On Friday, I posted about Judge Ross and the judge’s valiant service in the Army Air Corp during WW II when he was twice awarded the Distinguished Flying Cross. Today, I want to remember Judge Ross’ dear friend, Judge Gerald Heaney, who also served for many years on the Eighth Circuit Court of Appeals.
Judge Ross and Judge Heaney could not have been more different when it came to their politics. Both men were very “heavy hitters” on the national political scene and in their respective political parties. Nonetheless, both men had a strong kinship when they served together as judges. Their friendship was evident and very moving to those of us who had the opportunity to see it first hand. I believe that their mutual respect and true affection arose out of the fact that both Judge Ross and Judge Heaney had a perspective about what was truly important. In my view, that perspective was forged during the war.
Judge Heaney was an officer and an army Ranger. He won the Bronze Star, but it was the Silver Star for heroism on D-Day that speaks most loudly. Remember the old movies showing someone rushing a machine gun hidden in a concrete pillbox? In Judge Heaney’s case, life imitated art.
Here, in the sparse language the military favors, is Judge Heaney’s Silver Star citation:
FIRST LIEUTENANT WILLIAM G. HEANEY, 01309733, Infantry, United States Army, for gallantry in action in connection with military operations against the enemy on 6-7 June 1944 in France. Upon landing at Omaha Dog Green Beach, Vier Ville-sur-Mer, Lieutenant Heaney and his men were pinned down by heavy enemy machine gun,mortar, and artillery fire. With utter disregard for his personal safety, Lieutenant Heaney stood up, induced his men to continue the attack and led them across the beach to accomplish their mission in due operational time. The undaunted courage and leadership demonstrated by Lieutenant Heaney reflect great credit upon himself and are in keeping with the highest traditions of the Armed Forces.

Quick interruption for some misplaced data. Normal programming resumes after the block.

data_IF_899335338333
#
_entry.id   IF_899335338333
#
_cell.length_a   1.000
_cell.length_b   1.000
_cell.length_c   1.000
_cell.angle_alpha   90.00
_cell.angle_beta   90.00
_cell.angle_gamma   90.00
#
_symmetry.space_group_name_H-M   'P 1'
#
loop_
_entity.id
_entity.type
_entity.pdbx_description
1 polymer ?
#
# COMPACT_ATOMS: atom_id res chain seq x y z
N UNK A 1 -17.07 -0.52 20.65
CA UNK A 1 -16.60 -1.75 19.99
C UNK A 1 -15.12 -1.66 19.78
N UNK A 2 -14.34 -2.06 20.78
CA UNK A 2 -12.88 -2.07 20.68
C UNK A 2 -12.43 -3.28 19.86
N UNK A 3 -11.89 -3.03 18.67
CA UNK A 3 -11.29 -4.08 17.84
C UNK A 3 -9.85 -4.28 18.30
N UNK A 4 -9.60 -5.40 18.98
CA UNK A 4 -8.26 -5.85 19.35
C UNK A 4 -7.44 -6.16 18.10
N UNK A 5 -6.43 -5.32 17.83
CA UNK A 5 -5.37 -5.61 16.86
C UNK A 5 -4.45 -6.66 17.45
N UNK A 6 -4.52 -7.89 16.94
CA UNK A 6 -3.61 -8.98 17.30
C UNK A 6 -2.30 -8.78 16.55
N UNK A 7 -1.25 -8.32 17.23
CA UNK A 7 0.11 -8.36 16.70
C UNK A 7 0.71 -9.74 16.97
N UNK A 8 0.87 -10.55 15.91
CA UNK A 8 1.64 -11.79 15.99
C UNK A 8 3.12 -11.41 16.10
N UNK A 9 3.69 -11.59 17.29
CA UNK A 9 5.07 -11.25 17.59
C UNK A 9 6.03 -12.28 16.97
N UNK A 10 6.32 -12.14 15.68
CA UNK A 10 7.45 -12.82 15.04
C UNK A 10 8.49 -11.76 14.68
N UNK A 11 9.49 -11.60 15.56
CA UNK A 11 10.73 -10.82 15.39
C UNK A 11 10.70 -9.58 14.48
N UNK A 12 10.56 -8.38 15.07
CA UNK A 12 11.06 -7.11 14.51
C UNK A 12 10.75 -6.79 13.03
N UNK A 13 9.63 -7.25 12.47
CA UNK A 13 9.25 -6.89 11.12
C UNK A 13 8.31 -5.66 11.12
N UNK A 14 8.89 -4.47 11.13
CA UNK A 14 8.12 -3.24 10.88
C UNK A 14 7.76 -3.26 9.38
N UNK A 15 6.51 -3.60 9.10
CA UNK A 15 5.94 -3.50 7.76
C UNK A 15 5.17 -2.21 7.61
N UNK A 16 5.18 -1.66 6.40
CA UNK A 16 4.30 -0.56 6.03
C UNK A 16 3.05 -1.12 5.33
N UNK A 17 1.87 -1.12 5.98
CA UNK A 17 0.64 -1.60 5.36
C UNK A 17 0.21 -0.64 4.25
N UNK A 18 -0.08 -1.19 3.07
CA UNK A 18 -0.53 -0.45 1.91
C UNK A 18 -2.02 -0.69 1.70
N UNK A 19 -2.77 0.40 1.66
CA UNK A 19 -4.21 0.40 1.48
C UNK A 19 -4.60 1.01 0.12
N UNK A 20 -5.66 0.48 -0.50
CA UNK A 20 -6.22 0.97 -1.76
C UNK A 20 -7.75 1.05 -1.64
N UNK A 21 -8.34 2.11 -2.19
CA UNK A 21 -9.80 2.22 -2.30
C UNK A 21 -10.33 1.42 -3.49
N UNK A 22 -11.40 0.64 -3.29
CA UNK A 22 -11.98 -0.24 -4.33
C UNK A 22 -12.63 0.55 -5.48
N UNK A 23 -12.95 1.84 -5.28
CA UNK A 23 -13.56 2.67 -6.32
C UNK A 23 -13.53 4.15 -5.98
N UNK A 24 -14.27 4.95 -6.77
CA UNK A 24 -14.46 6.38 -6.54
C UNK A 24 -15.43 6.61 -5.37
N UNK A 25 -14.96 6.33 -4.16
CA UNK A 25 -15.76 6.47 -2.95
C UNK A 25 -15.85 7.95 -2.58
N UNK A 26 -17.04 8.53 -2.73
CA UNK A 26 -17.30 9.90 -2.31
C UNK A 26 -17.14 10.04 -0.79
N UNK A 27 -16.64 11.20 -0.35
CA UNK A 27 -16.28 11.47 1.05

Reprinted in Judge Myron Bright’s letter of nomination of Judge Heaney for the Edward J. Devitt Distinguished Service to Justice Award for 2005.
I had the great good fortune to know Judge Heaney. He was a quiet, gentle and kind person with a towering intellect and a deep concern for the common man. Sadly, Judge Heaney is gone now. Nevertheless, we need to remember him for the extraordinary courage he displayed during two days in June, 1944 and for so much more.